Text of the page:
While they might be about to graduate and leave the University of Montana, 22 of the school’s art students had one more hurdle in front of them, display their work as part of the annual bachelor of fine arts senior thesis exhibition.

All of the graduating bachelor of fine arts students were required to participate in the exhibition, with a relative amount of freedom to create and show off work in whatever visual medium they wanted, from painting and sculpture to photography, printmaking and ceramics.

The art from the students is on display through May 15 in two locations, the Gallery of Visual Arts in the Social Science building and the University Center Gallery. The UC Gallery is open Monday through Friday, and the Gallery of Visual Arts is only closed on Mondays during the week.

Michael Workman said he took the exhibition as a challenge to try something he had never done before: making molds for plastic.

His series “This is Not a Trend” at the Gallery of Visual Arts is made up of plastic casting of his right index finger. Alongside the three boards are televisions, one of which is running an endless loop of a faux infomercial Workman wrote, shot and edited to go along with the piece.

“I am trying to display the fingers as precious objects of need without talking about what they are needed for,” he said.

He said he took inspiration from technology companies that continually sell the latest gadget by focusing on how important and life changing their latest model is. For the voiceover, which repeats lines like “This is the future. This is tomorrow,” Workman said he found an commercial from the 1990s of a woman selling a computer, and used adaptation of some of her lines.

To make the fingers, Workman taught himself how to use a silicone molding medium designed to get the detail of human skin, then poured a two-part solution into the mold that cured into harder plastic. He said for many of the techniques, YouTube tutorials were his guide.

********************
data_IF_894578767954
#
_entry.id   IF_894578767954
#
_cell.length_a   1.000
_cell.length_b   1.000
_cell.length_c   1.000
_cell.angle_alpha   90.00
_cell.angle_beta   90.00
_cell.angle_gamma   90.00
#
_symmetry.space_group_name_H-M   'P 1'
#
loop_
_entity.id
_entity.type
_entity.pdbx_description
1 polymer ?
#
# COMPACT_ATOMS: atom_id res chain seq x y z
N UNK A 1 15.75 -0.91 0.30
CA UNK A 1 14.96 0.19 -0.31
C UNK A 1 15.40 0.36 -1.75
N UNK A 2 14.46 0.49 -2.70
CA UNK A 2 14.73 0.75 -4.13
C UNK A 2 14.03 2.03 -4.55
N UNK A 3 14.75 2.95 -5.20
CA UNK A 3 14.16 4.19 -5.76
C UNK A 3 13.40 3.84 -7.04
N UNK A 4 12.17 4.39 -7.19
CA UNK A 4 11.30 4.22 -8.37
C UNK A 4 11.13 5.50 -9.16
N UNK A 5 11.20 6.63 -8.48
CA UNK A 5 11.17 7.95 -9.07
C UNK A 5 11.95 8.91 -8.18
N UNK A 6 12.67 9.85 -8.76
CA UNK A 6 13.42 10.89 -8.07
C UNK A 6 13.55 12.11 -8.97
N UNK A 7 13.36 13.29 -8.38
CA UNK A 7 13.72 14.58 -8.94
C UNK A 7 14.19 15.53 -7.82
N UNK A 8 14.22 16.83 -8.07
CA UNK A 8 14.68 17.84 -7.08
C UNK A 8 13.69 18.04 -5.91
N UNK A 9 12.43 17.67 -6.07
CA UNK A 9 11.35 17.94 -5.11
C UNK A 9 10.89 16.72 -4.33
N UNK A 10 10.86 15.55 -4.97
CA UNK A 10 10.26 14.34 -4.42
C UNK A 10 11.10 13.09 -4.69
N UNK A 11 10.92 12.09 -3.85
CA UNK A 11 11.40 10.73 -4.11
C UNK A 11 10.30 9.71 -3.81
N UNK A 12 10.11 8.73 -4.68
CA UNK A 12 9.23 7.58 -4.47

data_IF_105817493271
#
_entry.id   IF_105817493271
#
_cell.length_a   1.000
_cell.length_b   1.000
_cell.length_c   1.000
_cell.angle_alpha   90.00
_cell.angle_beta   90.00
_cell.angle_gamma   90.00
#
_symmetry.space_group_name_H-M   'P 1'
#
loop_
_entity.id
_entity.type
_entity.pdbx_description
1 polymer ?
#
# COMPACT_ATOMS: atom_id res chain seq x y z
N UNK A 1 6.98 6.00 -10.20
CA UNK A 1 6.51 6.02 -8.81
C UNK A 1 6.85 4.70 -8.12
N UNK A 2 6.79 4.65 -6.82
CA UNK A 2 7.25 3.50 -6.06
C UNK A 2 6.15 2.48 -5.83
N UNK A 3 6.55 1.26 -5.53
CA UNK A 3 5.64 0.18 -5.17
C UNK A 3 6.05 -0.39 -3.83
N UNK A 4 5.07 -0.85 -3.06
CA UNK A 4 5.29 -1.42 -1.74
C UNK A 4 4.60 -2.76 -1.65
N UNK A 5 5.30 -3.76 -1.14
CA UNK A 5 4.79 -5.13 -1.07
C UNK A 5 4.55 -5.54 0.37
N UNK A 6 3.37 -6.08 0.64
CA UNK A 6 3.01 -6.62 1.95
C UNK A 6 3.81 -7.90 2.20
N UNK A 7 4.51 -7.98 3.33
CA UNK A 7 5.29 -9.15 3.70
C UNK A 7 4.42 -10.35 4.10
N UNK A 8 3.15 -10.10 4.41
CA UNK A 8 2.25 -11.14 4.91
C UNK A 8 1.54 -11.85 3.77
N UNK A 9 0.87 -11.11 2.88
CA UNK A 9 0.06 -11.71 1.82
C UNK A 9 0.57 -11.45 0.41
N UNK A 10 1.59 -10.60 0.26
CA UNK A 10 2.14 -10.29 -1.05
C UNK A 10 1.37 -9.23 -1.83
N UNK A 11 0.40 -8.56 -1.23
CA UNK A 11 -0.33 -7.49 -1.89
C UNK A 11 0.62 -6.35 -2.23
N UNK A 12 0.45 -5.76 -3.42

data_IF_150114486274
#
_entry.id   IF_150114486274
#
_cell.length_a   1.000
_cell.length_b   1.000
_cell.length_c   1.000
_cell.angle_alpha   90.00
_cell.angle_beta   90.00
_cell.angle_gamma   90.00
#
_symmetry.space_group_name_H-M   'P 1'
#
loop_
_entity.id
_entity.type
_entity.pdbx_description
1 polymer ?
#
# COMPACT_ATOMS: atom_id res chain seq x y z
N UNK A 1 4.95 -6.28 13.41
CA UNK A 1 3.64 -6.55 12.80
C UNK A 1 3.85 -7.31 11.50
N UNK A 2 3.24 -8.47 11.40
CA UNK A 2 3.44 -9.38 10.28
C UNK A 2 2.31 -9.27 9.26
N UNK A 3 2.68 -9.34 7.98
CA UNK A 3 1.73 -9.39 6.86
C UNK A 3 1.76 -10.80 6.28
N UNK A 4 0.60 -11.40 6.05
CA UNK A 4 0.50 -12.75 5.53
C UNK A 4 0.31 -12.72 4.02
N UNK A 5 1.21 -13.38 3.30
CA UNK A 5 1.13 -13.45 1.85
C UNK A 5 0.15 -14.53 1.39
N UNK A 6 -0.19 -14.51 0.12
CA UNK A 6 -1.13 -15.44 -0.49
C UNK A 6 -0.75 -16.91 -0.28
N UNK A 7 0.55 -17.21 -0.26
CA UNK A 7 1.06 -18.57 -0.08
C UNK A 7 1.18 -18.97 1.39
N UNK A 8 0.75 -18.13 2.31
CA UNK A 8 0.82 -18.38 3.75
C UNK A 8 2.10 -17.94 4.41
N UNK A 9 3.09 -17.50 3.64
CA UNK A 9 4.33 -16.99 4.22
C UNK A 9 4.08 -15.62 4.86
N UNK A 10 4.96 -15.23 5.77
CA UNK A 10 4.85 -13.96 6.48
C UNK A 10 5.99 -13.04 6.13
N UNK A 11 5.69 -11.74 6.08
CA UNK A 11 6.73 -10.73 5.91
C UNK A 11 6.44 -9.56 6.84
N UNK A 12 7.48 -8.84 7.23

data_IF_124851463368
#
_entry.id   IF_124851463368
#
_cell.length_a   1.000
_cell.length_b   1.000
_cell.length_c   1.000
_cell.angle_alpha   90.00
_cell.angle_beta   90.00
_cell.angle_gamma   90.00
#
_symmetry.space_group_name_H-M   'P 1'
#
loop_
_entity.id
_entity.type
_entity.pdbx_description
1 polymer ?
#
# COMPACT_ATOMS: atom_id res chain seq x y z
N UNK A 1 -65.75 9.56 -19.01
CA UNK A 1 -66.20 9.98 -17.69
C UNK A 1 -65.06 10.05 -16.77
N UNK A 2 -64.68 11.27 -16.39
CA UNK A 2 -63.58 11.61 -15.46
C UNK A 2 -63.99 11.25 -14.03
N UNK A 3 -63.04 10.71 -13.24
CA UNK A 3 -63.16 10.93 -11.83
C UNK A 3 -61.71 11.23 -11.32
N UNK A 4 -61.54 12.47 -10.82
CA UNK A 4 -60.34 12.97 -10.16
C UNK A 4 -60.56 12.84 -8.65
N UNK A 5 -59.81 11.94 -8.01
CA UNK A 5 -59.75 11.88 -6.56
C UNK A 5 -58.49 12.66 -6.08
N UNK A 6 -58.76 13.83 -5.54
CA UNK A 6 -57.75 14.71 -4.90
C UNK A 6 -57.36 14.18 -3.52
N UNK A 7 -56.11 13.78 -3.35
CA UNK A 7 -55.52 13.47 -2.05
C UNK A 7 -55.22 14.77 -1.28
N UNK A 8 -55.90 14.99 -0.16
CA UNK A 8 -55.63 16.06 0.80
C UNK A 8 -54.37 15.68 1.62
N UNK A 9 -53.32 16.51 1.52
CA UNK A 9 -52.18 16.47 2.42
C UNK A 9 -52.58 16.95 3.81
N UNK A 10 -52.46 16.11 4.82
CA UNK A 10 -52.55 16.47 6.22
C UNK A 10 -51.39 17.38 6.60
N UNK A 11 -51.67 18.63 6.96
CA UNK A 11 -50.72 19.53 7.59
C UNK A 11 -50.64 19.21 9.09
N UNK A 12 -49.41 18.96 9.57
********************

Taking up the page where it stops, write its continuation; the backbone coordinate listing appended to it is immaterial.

“I think that’s a very common thing in art schools now, especially with a new material.

The art itself isn’t the only part that took up Workman’s time. Just to the right of his work is a vending machine that will sell anyone one of the plastic fingers for just one dollar. Workman coded the logic board that runs the machine and wired the circuitry to make it function himself.

“I just had to restock it. We had about 100 of them and we almost sold through during the opening,” he said.

He said he’s hoping to be able to use similar computer hardware in future sculpture projects to design pieces that will be able to move and react.

“I think about it as a jumping off point,” he said.

Benjamin Fondell’s four pieces of work in the exhibition are on display in the gallery of the University Center on campus, along with four other student’s artwork. Fondell said his concentration in the School of Art is in sculpture, but that he likes experimenting with many different mediums to find the one that best suits what he’s trying to create.

“Luckily, they keep teaching you everything here at the school,” he said.

Like Workman, Fondell also used the BFA exhibition as a way not only to create a set of art, but also to push his own skills and learn new ones as well. Months ago when his work on the exhibition began, he set himself the goal of learning two new types of casting, glass and copper.

“I wanted to be able to expand my own skill set, and I used this as a way to do that. I think that’s important now in contemporary arts, working with new types of materials,” Fondell said.

For the first month of his time working on the thesis project, Fondell learned how to cast glass, a tricky process that involved hours of reading as well as calling studios and companies around the country that specialize in the craft.

“It’s a difficult technique because glass doesn’t behave the way you want it to behave and it’s a lot more fragile than other castings,” Fondell said.

One of the pieces on display includes 28 glass casted faucets attached to the wall. Fondell said in reality, he ended up making more than 70 to be able to get enough finished that he was happy with.

Another one of his thesis artwork pieces included a self-portrait copper casting of his head. While the process of making a wax mold and then pouring in the liquid copper was more straightforward, Fondell said he was happy to have his fellow BFA students around the studio to help him.

“My social life lately has just revolved around the other students in sculpture and ceramics for the past few weeks. Bouncing ideas off them or pitching in to help finish a tricky part of a project,” he said.

He said it was extremely gratifying to finally step away from the studio and see his work up on the walls of a gallery for the public to view.

“I always identified myself as an art student. When i saw the exhibition set up it was the first time I thought of myself as an artist,” Fondell said.

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